History• Russian scientist Dmitri Mendeleevtaught chemistry in terms ofproperties.• Mid 1800 - molar masses of elementswere known.• Wrote down the elements in order ofincreasing mass.• Found a pattern of repeating properties.
Mendeleev’s s Periodic TableDmitri Mendeleev
Mendeleev’s s Table• Grouped elements in columns by similarproperties in order of increasing atomicmass.• Found some inconsistencies - felt thatthe properties were more important thanthe mass, so switched order.• Found some gaps.• Must be undiscovered elements.• Predicted their properties before theywere found.
The modern table• Elements are still grouped by properties.• Similar properties are in the samecolumn.• Order is in increasing atomic number.• Added a column of elements Mendeleevdidn’t t know about.• The noble gases weren’t t found becausethey didn’t t react with anything.
The Periodic TableGroup orfamilyPeriod
• Horizontal rows are called periods• There are 7 periods• Periods represent the electronenergy levels
• Elements are placed in columns bysimilar properties.• Vertical columns are called groups• Also called families
1A2A• The elements in the A groupsare called the representativeelements3A 4A 5A 6A7A8A0
The group B are called thetransition metalsuuThese are called the inner transitionmetals and they belong hereAlso called the rare Earth metals
• Group 1A are the alkali metals• Group 2A are the alkaline earth metals
Alkali Metals• Very reactive• Not found alone in nature because thereact to form compounds• Have one valence electron• Easily lose their valence electron toform a +1 ion
Alkaline Earth Metals• Less reactive then Alkali metals family• Have two valence electrons• Lose their valence electrons to formions with a +2 charge
• Group 7A is called the Halogens• Group 8A are the noble gases
Halogen Family• Very reactive• Have 7 valence electrons• They gain one electron to form a -11 ion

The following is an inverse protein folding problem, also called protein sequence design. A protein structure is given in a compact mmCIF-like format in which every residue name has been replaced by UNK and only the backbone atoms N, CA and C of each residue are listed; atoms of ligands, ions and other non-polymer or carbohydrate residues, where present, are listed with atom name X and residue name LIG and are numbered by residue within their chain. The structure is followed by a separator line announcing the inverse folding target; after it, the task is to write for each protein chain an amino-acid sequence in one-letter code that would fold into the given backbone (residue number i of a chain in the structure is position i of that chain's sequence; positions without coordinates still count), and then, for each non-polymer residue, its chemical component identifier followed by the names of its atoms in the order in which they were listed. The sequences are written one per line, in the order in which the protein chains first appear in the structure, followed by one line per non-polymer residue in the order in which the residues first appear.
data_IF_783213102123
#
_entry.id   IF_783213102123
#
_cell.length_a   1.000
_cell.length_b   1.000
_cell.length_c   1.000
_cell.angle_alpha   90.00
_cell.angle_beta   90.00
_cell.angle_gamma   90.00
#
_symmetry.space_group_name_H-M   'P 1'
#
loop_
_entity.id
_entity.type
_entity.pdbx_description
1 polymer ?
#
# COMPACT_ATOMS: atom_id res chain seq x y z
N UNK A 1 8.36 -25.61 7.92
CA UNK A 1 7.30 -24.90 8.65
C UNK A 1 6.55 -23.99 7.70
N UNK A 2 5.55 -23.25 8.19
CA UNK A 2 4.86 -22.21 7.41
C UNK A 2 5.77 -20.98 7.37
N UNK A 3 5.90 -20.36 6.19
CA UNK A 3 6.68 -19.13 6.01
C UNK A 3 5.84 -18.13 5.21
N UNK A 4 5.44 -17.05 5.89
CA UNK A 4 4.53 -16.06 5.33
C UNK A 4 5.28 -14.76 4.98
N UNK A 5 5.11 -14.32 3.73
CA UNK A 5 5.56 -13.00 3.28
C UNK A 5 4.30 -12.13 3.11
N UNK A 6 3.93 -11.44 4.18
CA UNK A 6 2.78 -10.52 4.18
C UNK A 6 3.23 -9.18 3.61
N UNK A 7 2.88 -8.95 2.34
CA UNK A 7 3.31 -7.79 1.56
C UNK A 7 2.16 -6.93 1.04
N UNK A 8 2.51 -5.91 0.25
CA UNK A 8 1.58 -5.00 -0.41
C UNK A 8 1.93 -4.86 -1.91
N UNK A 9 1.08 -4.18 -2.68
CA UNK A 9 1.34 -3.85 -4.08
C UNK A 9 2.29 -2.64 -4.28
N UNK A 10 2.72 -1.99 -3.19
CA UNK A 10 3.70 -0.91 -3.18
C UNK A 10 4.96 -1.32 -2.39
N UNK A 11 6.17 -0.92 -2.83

Noble Gases• Do not react• Will not form compounds (except undervery rare circumstances)• They are inert gases because inertmeans non-reactivereactive
Metals and Nonmetals• A zigzag line separates the metals fromthe nonmetals• Lanthanide and Actinide Serieselements (ones at the bottom) areMetals• Metalloids, which straddle the line, areconsidered non-metals
Properties of Metals Metals are goodconductors of heat andelectricity Metals are malleable Metals are ductile Metals have hightensile strength Metals have luster
Examples of MetalsPotassium, Kreacts withwater andmust bestored inkeroseneCopper, Cu, is a relatively softmetal, and a very good electricalconductor.Zinc, Zn, ismore stablethan potassiumMercury, Hg, is the onlymetal that exists as aliquid at room temperature
• Dull• Brittle• Nonconductors-insulatorsNon-metals
Properties of Nonmetals…Carbon, the graphite in “pencillead” is a great example of anonmetallic element.• Nonmetals are poor conductors ofheat and electricity• Nonmetals tend to be brittle• Many nonmetals are gases at roomtemperature
Examples of NonmetalsSulfur, S, wasonce known as“brimstone”Microspheresof phosphorus,P, a reactivenonmetalGraphite is not the onlypure form of carbon, C.Diamond is also carbon;the color comes fromimpurities caught withinthe crystal structure
Metalloids or Semimetals• Properties of both• Semiconductors
Properties of MetalloidsMetalloids straddlethe border betweenmetals and nonmetalson the periodictable. They have properties of both metals andnonmetals.Metalloids are more brittle than metals, lessbrittle than most nonmetallic solids Metalloids are semiconductors of electricity Some metalloids possess metallic luster
Silicon, Si – A MetalloidOther metalloids include:‣ Boron, B‣ Germanium, Ge‣ Arsenic, As‣ Antimony, Sb‣ Tellurium, Te Silicon has metallic luster Silicon is brittle like a nonmetal Silicon is a semiconductor ofelectricity